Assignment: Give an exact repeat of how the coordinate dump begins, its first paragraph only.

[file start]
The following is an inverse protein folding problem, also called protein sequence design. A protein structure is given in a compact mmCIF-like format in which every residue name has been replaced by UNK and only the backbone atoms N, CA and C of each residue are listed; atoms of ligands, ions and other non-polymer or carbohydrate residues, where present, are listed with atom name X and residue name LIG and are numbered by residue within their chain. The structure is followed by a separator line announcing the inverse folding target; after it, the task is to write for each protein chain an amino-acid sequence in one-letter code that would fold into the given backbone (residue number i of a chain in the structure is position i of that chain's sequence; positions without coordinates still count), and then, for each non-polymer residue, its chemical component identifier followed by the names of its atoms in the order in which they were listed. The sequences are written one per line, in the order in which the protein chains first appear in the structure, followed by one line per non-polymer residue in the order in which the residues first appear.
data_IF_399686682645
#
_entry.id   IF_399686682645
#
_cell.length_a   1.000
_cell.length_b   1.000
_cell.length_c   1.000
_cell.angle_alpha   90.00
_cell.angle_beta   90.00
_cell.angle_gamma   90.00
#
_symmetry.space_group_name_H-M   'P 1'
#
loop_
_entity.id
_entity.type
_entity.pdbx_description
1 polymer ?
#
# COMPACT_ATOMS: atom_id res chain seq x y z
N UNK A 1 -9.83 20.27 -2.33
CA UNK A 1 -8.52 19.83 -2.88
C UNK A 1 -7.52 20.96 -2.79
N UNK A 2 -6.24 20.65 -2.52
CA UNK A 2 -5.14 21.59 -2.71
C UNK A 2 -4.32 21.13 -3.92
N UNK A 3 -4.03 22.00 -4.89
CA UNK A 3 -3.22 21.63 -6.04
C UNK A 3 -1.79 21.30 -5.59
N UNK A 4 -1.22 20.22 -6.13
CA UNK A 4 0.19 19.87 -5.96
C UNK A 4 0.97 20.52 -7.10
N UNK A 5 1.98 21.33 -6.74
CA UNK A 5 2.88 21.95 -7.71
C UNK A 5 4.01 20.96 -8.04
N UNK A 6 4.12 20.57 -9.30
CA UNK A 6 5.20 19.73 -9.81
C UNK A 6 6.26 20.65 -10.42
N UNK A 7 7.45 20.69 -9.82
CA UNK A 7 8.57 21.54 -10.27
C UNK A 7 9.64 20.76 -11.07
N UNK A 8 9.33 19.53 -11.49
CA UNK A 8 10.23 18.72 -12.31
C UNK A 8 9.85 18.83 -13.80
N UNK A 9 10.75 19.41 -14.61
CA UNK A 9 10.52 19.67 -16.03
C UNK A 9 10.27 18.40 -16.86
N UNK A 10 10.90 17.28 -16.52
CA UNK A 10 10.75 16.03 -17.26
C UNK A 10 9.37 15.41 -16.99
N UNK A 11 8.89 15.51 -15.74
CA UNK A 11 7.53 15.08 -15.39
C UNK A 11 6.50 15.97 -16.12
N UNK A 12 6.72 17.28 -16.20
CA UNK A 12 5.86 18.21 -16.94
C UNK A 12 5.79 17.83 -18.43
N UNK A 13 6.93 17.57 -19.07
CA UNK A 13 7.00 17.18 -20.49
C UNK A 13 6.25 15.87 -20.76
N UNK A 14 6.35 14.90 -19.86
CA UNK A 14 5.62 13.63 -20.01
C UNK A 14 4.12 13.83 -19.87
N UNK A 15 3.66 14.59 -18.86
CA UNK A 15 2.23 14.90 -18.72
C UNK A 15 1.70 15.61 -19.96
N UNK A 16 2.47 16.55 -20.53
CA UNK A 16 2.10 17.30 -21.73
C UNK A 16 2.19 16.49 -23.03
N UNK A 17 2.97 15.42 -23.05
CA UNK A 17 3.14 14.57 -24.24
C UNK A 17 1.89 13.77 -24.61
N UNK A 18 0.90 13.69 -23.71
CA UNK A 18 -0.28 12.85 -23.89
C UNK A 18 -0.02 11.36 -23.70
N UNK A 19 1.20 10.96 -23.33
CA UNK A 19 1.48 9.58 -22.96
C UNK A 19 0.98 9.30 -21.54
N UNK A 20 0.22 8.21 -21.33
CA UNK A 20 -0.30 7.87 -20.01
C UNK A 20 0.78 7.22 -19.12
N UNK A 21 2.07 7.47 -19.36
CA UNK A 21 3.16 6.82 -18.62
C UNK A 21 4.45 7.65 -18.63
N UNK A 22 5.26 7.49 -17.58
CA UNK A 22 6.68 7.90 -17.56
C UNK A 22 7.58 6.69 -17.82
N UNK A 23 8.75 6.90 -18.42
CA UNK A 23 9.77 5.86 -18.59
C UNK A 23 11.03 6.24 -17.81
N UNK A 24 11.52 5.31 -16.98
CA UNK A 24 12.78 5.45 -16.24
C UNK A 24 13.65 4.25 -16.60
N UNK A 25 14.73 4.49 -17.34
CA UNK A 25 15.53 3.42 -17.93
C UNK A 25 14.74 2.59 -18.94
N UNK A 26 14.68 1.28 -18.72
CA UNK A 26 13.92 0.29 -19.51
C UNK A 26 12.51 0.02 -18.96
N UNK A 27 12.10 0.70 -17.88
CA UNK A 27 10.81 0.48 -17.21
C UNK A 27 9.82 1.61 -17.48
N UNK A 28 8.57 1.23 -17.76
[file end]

The following is an inverse protein folding problem, also called protein sequence design. A protein structure is given in a compact mmCIF-like format in which every residue name has been replaced by UNK and only the backbone atoms N, CA and C of each residue are listed; atoms of ligands, ions and other non-polymer or carbohydrate residues, where present, are listed with atom name X and residue name LIG and are numbered by residue within their chain. The structure is followed by a separator line announcing the inverse folding target; after it, the task is to write for each protein chain an amino-acid sequence in one-letter code that would fold into the given backbone (residue number i of a chain in the structure is position i of that chain's sequence; positions without coordinates still count), and then, for each non-polymer residue, its chemical component identifier followed by the names of its atoms in the order in which they were listed. The sequences are written one per line, in the order in which the protein chains first appear in the structure, followed by one line per non-polymer residue in the order in which the residues first appear.